Why does Sarah Good lie about practicing witchcraft in The Crucible?
Readers learn that Sarah Good has confessed to practicing witchcraft and being in league with the Devil when Mary Warren returns home from the courts on the first day of the trials, and she is questioned by her employers, John and Elizabeth Proctor, about the proceedings. Mary says that she did not intend to accuse Sarah Good because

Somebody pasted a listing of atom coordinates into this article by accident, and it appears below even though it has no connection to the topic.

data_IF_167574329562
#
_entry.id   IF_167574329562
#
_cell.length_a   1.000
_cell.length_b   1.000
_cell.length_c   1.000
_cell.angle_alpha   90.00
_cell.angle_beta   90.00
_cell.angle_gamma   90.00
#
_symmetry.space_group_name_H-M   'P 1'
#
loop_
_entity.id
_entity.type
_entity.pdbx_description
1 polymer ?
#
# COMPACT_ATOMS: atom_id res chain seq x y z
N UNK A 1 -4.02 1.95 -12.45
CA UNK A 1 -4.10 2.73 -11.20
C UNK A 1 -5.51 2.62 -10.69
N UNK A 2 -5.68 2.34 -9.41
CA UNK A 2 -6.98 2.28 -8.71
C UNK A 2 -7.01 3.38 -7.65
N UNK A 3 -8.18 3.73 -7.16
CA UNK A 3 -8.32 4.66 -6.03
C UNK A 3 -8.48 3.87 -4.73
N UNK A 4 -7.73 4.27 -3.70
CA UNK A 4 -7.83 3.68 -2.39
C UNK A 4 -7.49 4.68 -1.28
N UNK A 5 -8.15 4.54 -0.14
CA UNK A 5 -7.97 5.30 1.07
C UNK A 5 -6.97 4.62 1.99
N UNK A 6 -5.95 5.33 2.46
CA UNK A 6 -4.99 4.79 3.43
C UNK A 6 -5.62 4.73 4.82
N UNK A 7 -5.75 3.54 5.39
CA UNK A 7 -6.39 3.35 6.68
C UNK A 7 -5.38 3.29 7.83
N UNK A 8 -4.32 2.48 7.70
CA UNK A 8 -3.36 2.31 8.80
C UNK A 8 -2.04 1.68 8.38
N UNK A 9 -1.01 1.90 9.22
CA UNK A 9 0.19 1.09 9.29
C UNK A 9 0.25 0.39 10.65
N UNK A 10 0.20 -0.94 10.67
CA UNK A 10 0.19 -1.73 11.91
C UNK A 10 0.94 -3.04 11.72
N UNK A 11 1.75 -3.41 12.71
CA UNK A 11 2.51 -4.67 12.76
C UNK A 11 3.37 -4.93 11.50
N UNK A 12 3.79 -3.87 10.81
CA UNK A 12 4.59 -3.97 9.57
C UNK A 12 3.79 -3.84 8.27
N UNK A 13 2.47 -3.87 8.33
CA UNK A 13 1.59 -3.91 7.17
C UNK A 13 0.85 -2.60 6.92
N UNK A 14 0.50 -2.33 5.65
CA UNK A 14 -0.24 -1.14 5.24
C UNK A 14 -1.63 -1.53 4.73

she sleep[s] in ditches, and [is] so very old and poor. But then -- she sit there, denying and denying, and I feel a misty coldness climbin' up my back, and the skin on my skull begin to creep, and I feel a clamp around my neck and I cannot breathe air; and then -- entranced -- I hear a voice, a screamin' voice, and it...
(The entire section contains 370 words.)
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